“Are you looking for the toilet?”
“Actually, we were hoping for some tea.”
“You sit in the courtyard and I’ll bring you some.”
“Maybe you have a piece of brown bread.” I sounded desperate but the Brown Irish soda bread is a wonderful snack. I also love it for breakfast.
She brought out tea for two, brown bread, butter and jam. With a little cheese from my pack, it became a great lunch, all for 5 euros. And I got her recipe.
She warned me that Irish whole wheat flour is much coarser and that I was going to have to add some multi-grain cereal to the mix. I can’t wait to try baking it at home.
The last morning on the trail, we were joined by Tony, a retired hike leader and guidebook writer. He gave us a lot of insight on his world. Tony, a secondary school teacher, in his former life, grew up and lived his whole life close to Castlegregory, where we spent our last night on the Dingle. Eventually, he left teaching and found a new vocation on the trail.
The Dingle Way is shaped like a lollipop. The start of the trail is at the stick end, in Tralee. After a day of walking, you’re at the circle part. We finished the circle and didn’t see the need to redo the stick. So we ended our trek in front of Ashe’s pub at about 11 AM. The pub was closed but we did take the obligatory pictures in front. We had tea at a gas station store, where we waited for our ride to the Tralee train station.
Then back to Dublin to reorganize. I need to do the laundry, re supply our lunch and snack inventory, look for a book to read and a Post office. There’s lots to do on this holiday.
The Dingle Way has turned out to be a fantastic trail, even more interesting than the Kerry Way, if I can be so choosy. But it isn’t without its challenges.
Most of the trail is rolling but one day, we had to climb to a pass through a sheep pasture. We started out in misty, moist weather at 7:30 am, our usual staring time. We had a make-shift breakfast, because our lodging wasn’t willing to serve us so early.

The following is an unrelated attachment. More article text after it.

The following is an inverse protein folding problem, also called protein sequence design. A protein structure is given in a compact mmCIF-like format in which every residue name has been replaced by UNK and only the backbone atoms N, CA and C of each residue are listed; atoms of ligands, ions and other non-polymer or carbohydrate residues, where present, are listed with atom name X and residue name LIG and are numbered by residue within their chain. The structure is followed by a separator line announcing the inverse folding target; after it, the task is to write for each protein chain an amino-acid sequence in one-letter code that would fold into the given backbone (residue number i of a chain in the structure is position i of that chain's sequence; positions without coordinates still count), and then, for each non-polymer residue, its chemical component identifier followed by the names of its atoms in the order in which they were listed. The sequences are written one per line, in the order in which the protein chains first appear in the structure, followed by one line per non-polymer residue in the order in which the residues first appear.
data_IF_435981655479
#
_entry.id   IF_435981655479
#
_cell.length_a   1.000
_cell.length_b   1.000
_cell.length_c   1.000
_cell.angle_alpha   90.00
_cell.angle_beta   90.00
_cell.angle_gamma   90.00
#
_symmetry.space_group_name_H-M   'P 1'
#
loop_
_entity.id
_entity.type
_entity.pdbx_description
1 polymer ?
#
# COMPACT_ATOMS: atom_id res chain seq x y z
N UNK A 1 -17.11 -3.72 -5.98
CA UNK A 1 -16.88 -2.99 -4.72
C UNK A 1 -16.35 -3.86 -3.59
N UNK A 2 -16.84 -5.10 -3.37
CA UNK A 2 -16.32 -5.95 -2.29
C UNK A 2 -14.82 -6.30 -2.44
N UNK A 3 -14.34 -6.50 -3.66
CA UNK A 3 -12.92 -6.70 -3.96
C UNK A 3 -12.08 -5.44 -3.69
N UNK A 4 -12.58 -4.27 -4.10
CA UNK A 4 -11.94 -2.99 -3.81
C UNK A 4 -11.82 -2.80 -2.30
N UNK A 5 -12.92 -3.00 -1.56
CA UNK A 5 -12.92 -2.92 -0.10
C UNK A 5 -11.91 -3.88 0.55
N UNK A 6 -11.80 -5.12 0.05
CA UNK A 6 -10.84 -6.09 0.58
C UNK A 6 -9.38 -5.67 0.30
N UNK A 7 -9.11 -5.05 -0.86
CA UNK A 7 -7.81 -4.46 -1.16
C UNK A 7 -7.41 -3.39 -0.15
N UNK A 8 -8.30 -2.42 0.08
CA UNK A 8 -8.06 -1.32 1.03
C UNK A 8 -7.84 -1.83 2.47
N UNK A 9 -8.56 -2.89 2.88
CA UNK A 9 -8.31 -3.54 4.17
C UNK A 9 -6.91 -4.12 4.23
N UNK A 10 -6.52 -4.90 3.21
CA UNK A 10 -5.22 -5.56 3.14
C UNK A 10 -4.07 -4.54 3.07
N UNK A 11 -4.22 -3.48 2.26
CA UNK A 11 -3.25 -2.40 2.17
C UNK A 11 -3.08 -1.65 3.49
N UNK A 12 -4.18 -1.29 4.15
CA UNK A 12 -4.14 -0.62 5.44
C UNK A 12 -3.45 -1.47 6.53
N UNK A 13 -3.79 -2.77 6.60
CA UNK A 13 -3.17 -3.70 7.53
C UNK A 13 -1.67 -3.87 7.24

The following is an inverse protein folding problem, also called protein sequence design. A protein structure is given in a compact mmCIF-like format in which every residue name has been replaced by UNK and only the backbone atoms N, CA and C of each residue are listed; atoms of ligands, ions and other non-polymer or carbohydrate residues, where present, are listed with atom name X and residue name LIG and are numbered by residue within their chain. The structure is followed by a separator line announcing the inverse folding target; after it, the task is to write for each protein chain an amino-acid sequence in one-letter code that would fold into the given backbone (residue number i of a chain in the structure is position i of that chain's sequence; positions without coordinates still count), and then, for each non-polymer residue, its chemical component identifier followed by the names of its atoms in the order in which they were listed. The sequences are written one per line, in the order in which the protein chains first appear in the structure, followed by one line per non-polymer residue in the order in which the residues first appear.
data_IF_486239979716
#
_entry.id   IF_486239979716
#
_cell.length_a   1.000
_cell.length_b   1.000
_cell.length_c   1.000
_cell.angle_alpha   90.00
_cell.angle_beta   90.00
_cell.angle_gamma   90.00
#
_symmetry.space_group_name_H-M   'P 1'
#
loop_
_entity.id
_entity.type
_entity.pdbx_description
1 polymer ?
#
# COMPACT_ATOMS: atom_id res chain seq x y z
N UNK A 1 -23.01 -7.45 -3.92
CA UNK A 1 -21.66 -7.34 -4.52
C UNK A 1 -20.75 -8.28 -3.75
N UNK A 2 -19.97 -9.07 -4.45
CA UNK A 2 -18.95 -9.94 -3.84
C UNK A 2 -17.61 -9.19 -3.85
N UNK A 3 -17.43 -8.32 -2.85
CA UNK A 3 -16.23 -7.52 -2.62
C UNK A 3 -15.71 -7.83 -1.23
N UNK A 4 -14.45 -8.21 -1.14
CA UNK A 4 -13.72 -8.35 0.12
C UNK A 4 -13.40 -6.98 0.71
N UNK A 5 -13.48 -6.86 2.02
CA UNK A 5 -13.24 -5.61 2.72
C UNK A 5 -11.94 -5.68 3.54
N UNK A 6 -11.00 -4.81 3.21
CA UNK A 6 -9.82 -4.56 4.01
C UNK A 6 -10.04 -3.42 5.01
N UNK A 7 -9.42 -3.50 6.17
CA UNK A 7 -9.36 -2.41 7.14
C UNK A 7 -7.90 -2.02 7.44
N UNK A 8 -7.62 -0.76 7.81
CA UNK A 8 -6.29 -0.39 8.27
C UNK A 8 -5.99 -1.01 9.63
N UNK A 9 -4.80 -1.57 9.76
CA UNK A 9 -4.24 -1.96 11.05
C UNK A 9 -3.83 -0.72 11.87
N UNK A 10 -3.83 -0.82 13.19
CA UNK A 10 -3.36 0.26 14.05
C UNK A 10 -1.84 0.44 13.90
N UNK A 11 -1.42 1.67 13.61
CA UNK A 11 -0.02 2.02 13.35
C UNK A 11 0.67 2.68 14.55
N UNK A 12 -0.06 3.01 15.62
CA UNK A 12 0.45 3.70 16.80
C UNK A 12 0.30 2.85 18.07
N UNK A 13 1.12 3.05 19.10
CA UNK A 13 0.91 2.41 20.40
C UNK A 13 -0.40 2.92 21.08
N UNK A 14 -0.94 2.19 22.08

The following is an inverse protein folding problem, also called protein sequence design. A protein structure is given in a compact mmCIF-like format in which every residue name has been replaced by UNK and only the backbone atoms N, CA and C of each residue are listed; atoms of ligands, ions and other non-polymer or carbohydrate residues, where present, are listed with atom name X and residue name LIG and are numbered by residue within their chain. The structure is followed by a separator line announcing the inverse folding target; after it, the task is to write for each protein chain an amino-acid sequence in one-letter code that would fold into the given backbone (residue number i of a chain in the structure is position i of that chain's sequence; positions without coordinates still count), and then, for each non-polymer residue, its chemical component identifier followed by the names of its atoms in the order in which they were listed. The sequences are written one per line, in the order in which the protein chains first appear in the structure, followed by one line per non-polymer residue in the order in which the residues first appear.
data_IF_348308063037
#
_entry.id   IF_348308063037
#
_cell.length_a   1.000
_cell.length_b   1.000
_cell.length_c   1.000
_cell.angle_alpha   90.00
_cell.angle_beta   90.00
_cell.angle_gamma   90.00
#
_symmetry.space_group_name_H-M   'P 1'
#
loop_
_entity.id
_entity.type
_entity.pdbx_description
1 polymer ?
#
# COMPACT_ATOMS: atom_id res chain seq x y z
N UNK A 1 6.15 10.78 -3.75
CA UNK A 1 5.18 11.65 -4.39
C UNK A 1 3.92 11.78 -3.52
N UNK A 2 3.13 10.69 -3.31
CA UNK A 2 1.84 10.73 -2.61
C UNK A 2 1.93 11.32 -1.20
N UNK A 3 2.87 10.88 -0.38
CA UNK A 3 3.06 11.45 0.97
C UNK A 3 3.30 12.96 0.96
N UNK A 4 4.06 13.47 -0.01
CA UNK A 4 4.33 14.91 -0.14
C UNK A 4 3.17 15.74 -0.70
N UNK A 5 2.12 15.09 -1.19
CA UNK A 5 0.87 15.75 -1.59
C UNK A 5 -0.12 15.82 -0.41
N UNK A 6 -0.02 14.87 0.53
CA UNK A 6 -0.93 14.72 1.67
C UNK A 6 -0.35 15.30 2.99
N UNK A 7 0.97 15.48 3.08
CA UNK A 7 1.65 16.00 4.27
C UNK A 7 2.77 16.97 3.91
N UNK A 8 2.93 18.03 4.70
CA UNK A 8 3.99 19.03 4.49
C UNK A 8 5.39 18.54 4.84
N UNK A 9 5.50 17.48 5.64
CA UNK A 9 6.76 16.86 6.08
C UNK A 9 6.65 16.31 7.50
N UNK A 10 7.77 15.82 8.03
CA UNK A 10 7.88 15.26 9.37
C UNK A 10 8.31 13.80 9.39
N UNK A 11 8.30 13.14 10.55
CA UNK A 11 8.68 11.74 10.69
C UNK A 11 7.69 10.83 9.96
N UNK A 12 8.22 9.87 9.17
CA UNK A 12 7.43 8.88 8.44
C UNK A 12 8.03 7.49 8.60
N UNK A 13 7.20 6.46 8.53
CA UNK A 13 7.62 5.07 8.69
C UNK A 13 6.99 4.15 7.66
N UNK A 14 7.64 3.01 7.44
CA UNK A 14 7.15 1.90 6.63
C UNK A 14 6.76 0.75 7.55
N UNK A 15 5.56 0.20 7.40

As we climbed, we were following yellow and sometimes white posts. The rain had picked up and we put on our rain jackets and rain covers for our packs. I wasn’t yet willing to put on my rain pants, since I find them so uncomfortable when I’m climbing. The posts weren’t obvious and I kept taking a compass reading to the last post, in case we had to turn back.
By the time we arrived to the top of the pass, we couldn’t even see any sheep or sheep droppings. They weren’t as dumb as us and didn’t see the need to climb as high in this driving rain. But worse, we couldn’t see our first posts going down.
We roamed around the top, all the while keeping that last post in sight. Finally, Beth found the next post and we started down. We hopped down into mud and muck and had long ago, stopped trying to keep out boots clean and dry. Finally we saw sheep again, a sign that we were making progress. We reached the bottom and sunshine and all was right with the world.
When we got to our next B&B , I emailed Linda Woods of Ireland Walk Hike Bike (www.southwestwalksireland.com) and told her of our challenging day. But the woman at the lodging that we had left also telephoned Linda and said,
“The American women have left for the mountain. It’s foggy and they’ll get lost.” Or something to that effect. Linda told that we’ll be all right, but got worried. In her email to us, she even talked about a search.
“A search?” That is serious. You don’t institute a search for people who aren’t lost and are doing exactly what was planned. So I assumed that was hyperbole and laughed it off.
If you’re expecting great pictures from the top, you’ll be disappointed. There would be just gray punctuated by rain drops on the camera lens. But I thought you’d enjoy a picture of my feet. Duct tape works great on hot spots or over band-aids, never directly on broken skin. Thank goodness Ireland has duct tape.